Woolly Bugger Fly Tying

The Woolly Bugger is one of the most often used and easiest patterns to tie. The Woolly Bugger is a wet fly (also called a streamer) that was created by Pennsylvania fly tyer Russell Blessing. Learn more about the supplies you need and how to tie a Woolly Bugger in this section.

One of the best things about the Woolly Bugger is that it can be tied in a number of different colors or sizes to match the forage in whichever waterway you want to fish. In other words, fly tying patterns like the Woolly Bugger can resemble large nymphs, baitfish, leeches, insects, crayfish, shrimp, or small crabs when stripped through the water. While the Woolly Bugger is most often used to catch trout in freshwater rivers and streams, it is such a versatile fly that it can even be used when saltwater fishing for red drum or seatrout.

Woolly Bugger: Fly Tying Supplies

This particular fly is simple to tie with any basic starter kit of fly tying equipment. In fact, the traditional Woolly Bugger fly pattern is tied using a few basic fly tying materials and supplies.

  • Brown Thread
  • Size 4 hook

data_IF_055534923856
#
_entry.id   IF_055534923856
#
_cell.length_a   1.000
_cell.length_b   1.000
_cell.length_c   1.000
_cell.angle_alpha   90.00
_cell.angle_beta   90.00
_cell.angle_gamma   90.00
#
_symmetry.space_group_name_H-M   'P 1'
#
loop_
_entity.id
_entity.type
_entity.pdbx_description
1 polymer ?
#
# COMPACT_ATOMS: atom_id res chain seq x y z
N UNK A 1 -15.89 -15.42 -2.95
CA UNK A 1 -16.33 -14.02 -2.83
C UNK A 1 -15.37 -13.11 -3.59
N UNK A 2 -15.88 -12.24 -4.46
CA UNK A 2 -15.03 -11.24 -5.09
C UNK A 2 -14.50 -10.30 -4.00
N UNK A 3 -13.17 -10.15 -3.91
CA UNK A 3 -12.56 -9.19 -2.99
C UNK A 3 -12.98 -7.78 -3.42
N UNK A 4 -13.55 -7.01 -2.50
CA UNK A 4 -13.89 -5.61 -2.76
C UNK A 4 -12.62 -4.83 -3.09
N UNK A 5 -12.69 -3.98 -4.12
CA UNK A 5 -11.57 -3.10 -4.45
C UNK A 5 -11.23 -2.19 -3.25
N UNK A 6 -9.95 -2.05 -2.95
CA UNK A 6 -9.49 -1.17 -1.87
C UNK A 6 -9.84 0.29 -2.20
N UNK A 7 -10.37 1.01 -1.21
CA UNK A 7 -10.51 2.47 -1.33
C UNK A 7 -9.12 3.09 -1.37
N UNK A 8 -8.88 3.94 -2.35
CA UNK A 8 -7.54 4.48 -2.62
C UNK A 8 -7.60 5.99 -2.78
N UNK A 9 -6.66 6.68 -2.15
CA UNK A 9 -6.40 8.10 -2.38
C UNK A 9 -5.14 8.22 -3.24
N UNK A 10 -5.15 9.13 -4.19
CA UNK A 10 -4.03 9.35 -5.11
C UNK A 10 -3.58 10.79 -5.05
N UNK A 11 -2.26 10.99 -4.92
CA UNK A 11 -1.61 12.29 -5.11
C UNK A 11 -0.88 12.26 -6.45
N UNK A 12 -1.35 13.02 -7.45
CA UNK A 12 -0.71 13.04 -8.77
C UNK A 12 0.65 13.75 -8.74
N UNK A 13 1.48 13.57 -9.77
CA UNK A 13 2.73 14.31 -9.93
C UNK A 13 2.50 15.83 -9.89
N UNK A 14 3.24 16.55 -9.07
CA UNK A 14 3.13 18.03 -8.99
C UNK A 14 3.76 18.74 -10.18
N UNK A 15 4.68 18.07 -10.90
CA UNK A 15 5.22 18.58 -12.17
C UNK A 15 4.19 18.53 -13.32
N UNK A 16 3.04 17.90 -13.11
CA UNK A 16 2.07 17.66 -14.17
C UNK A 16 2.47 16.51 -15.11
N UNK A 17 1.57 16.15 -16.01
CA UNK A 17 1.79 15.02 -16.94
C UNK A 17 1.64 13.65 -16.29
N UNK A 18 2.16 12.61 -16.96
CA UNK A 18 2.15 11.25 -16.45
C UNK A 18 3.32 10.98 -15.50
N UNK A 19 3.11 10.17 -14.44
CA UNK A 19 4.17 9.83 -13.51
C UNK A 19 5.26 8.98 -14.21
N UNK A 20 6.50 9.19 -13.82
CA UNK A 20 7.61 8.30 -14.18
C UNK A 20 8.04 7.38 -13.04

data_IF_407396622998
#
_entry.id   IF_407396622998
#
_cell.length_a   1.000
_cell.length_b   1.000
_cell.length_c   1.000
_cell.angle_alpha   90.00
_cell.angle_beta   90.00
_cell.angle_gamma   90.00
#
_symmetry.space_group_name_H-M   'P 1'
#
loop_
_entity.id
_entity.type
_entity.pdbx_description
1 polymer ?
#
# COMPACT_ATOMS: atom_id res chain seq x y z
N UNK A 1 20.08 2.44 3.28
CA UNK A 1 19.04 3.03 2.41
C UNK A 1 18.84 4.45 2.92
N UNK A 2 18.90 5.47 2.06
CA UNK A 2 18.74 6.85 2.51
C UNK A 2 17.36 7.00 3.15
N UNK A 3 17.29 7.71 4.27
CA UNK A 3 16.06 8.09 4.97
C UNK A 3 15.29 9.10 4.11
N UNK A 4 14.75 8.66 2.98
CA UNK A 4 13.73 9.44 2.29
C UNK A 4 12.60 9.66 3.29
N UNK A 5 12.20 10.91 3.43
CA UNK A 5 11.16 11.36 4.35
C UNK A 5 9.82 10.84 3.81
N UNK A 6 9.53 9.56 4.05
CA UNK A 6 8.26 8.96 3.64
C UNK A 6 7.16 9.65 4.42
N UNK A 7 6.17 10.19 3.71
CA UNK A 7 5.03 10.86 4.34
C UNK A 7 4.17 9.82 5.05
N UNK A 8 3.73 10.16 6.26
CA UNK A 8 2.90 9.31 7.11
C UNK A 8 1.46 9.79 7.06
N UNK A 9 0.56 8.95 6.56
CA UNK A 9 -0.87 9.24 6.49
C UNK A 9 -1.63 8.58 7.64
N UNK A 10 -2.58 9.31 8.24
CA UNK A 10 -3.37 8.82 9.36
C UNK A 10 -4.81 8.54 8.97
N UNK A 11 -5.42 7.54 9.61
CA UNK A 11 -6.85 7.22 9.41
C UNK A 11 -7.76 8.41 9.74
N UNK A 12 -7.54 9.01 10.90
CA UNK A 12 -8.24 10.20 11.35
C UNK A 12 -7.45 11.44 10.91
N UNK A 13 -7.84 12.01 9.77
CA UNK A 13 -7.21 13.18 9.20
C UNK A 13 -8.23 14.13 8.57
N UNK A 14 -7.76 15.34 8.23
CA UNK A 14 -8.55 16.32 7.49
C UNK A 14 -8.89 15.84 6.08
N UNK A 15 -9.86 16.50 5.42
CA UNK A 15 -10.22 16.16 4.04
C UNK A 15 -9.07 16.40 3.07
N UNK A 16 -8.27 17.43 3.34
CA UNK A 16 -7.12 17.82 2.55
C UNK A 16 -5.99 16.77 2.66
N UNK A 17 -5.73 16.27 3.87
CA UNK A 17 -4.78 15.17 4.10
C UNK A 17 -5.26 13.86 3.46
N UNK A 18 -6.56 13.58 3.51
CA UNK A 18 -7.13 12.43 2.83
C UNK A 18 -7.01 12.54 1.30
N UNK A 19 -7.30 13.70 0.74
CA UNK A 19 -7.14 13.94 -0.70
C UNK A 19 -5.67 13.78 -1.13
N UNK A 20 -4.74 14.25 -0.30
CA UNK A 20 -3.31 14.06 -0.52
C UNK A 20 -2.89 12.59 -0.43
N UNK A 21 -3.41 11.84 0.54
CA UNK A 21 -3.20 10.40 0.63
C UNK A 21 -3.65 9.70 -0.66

• Brown Chenille
  • Brown Hackle
  • Brown Marabou

Once you have your tying kit and supplies ready, you can follow the instructions below for this pattern. These instructions will teach you how to tie a brown Woolly Bugger, but you can always substitute different colors of marabou and chenille. Olive green and black are two examples of other colors that are commonly used when tying this pattern.

Woolly Bugger: Fly Tying Instructions

You are now ready to tie one of the most popular fly tying patterns for trout in six simple steps. Start by securing your size 4 hook in your fly tying vise, and then follow the directions to tie a Woolly Bugger.

  1. Tie a small bunch of brown marabou to the hook so that it extends to about 1½ inches beyond the end of the hook.
  2. Tie in your brown hackle and a piece of brown chenille above the tail.
  3. Wrap the chenille forward until it reaches approximately 1/4″ of the hook eye.
  4. Palmer (wrap in a spiral fashion) the brown hackle over the top.
  5. Use a half hitch or a whip-finish, and then trim off the tag end of your thread with scissors.
  6. Add a drop of head cement to further secure the thread and materials.

That's all you have to do. Once you have tied your first Woolly Bugger, don't be afraid to try adding different materials (such as flash and eyes) or create your very own fly tying patterns to use when you go fly fishing.